Hepatitis A Virus (HAV)

To diagnose hepatitis A virus infection (there is only acute or recurrent infection, a chronic infectious state does not exist), a positive IgM anti-HAV titer is the preferred test.

IgM anti-HAV: This test is indicative of acute or recent infection. This test becomes positive around 10 days before symptoms and becomes negative after approximately six months. In acute infection, patients will be symptomatic and display a marked transaminasemia.

Total (IgM and IgG) anti-HAV: Indicative of past infection or prior vaccination. A positive level indicates immunity to infection.

Stool HAV: HAV is found in stool samples during active infection or if patients who have had a recent infection develop recurrent symptoms, a positive stool sample would indicate recurrence of infection.

     Hepatitis B Virus (HBV)

To diagnose acute HBV infection, the patient will display symptoms of acute hepatitis and have a marked transaminasemia on laboratory testing. The presence of HepBsAg or IgM anti-HepB core antibody is indicative of acute infection. Chronic infections are diagnosed when Hep BsAg persists in the serum for greater than six months after acute infection.

Hepatitis B surface antigen (HepBsAg): This test is indicative of active infection with the hepatitis B virus. Acute infection is marked by concomitant symptoms and a significant transaminasemia with levels greater than 10 times normal and often with levels over 1,000. In acute infection, the level returns to undetectable by about six months. Chronic infection is diagnosed if HepBsAg positivity persists for greater than six months after acute infection, or if the patient is asymptomatic with normal or mildly elevated transaminases and has a positive HepBsAg.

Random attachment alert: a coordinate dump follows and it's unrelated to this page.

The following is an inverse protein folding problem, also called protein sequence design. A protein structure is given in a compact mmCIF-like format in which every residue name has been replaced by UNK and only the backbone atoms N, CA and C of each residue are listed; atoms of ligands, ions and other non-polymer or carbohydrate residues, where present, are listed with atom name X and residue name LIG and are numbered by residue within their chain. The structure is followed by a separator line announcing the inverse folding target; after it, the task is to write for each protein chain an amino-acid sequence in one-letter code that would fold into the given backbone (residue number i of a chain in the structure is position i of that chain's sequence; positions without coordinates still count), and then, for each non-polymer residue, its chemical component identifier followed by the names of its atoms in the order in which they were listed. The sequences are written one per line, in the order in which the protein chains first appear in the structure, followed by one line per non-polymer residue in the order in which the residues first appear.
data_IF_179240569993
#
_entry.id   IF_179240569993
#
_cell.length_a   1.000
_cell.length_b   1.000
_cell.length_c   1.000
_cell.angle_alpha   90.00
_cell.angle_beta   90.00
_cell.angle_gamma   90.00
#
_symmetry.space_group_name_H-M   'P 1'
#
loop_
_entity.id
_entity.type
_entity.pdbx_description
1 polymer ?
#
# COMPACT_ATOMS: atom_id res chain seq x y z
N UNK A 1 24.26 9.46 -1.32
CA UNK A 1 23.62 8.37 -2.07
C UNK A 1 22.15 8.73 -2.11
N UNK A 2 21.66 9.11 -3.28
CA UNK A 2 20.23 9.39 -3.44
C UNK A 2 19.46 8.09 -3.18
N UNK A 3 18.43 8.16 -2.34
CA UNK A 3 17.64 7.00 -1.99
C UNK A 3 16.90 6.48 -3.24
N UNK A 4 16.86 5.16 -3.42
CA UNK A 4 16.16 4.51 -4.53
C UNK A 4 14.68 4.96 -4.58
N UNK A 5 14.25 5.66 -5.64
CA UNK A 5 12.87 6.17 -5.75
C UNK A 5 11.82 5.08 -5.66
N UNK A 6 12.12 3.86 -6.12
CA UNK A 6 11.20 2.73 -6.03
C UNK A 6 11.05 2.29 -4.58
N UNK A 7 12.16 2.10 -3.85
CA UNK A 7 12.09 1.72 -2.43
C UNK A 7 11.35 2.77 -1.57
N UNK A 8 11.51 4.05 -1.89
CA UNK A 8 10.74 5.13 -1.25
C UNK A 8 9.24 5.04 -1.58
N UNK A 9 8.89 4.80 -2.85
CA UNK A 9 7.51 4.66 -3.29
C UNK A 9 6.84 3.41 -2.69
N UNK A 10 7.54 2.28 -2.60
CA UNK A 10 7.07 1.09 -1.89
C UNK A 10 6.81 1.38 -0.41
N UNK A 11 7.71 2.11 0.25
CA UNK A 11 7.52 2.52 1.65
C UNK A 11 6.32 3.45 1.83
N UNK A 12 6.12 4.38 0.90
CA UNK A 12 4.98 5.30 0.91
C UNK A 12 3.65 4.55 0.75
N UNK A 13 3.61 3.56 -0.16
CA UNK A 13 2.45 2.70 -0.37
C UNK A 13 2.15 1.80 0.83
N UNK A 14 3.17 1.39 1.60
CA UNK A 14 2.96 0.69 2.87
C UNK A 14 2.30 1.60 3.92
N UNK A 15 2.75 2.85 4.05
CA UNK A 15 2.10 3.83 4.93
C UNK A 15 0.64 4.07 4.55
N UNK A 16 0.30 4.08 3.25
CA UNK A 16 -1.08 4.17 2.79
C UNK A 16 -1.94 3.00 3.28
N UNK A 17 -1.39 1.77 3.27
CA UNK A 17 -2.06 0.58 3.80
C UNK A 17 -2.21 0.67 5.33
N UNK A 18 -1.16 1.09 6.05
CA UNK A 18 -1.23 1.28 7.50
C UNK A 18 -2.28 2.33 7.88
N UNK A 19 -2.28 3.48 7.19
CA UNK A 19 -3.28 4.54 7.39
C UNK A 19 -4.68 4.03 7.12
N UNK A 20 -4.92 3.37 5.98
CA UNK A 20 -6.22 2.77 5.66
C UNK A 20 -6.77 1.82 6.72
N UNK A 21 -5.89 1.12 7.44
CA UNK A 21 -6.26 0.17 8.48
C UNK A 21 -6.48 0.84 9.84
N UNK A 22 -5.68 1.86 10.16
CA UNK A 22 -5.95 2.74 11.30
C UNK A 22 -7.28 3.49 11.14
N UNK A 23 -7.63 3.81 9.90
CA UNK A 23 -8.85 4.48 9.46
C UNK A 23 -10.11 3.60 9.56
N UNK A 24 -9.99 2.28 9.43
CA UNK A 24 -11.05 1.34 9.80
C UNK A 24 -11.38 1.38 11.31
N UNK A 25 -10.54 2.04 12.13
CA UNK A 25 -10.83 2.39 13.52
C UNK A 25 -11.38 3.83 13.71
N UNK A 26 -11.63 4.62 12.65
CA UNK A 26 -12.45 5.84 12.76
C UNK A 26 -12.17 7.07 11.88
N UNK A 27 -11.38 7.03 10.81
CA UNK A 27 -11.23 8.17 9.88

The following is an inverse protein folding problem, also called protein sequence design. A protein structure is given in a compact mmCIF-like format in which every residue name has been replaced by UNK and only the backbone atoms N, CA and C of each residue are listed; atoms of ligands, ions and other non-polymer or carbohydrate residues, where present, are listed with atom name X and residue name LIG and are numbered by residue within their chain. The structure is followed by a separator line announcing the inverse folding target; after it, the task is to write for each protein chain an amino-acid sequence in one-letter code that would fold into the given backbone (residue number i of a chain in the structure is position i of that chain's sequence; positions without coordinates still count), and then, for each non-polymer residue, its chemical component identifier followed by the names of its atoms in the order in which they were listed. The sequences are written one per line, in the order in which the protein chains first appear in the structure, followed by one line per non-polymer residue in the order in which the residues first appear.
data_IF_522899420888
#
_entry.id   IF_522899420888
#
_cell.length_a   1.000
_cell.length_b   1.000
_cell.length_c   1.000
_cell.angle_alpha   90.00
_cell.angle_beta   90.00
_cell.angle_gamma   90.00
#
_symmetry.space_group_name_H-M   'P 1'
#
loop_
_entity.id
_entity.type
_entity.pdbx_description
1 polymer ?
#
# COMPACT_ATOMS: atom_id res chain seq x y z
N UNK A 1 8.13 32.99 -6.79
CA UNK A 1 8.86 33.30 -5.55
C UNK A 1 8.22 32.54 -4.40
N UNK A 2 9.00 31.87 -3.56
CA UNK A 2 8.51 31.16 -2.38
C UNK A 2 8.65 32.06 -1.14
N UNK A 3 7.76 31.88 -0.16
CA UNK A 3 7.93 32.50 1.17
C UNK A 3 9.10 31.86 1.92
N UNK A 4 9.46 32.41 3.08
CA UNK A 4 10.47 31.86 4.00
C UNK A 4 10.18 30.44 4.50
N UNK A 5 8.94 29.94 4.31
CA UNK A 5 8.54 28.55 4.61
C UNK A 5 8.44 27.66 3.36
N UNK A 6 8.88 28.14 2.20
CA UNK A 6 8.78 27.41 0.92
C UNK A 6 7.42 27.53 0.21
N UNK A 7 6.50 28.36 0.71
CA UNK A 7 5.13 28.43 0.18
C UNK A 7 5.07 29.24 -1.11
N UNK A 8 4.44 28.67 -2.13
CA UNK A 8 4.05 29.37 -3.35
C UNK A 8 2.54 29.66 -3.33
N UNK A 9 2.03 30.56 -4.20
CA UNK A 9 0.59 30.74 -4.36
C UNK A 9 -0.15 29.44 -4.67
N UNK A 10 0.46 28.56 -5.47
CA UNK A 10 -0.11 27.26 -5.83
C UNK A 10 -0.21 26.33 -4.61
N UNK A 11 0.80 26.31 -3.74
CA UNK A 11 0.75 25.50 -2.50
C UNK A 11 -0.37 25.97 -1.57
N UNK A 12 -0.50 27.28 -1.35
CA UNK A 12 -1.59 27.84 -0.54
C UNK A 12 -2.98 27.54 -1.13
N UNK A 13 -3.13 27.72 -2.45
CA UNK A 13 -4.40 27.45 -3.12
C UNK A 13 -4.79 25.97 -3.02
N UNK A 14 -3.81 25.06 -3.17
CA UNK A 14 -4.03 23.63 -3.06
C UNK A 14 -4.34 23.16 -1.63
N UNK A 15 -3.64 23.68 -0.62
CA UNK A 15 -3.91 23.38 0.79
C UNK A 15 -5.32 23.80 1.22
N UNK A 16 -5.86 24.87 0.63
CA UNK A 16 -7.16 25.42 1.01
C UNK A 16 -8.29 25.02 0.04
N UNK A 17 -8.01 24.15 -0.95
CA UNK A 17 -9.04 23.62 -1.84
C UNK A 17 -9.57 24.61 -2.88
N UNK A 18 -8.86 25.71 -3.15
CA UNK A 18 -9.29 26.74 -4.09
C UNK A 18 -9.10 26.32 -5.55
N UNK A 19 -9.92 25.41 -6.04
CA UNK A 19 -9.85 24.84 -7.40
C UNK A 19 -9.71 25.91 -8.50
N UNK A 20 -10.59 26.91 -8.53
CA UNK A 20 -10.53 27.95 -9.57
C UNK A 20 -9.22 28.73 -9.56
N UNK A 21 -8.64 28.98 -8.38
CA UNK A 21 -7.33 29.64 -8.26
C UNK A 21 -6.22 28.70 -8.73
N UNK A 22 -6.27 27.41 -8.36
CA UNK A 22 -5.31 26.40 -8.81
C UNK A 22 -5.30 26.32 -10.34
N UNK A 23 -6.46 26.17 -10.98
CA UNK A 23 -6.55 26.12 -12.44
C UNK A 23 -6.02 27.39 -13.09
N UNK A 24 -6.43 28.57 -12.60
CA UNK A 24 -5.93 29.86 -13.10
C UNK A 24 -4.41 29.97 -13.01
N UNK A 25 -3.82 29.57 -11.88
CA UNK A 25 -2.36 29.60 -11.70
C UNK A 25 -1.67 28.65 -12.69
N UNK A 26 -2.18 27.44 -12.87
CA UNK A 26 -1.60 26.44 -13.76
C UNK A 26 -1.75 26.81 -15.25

IgM anti-HepB core Ab: This is indicative of acute infection. It is used when acute infection is suspected but the HepBsAg is negative. This part of acute infection is termed the window phase (HepBsAg negative and IgM anti-HepB core Ab positive).

Total anti-Hep B core Ab: This becomes positive after acute infection and is indicative of prior infection.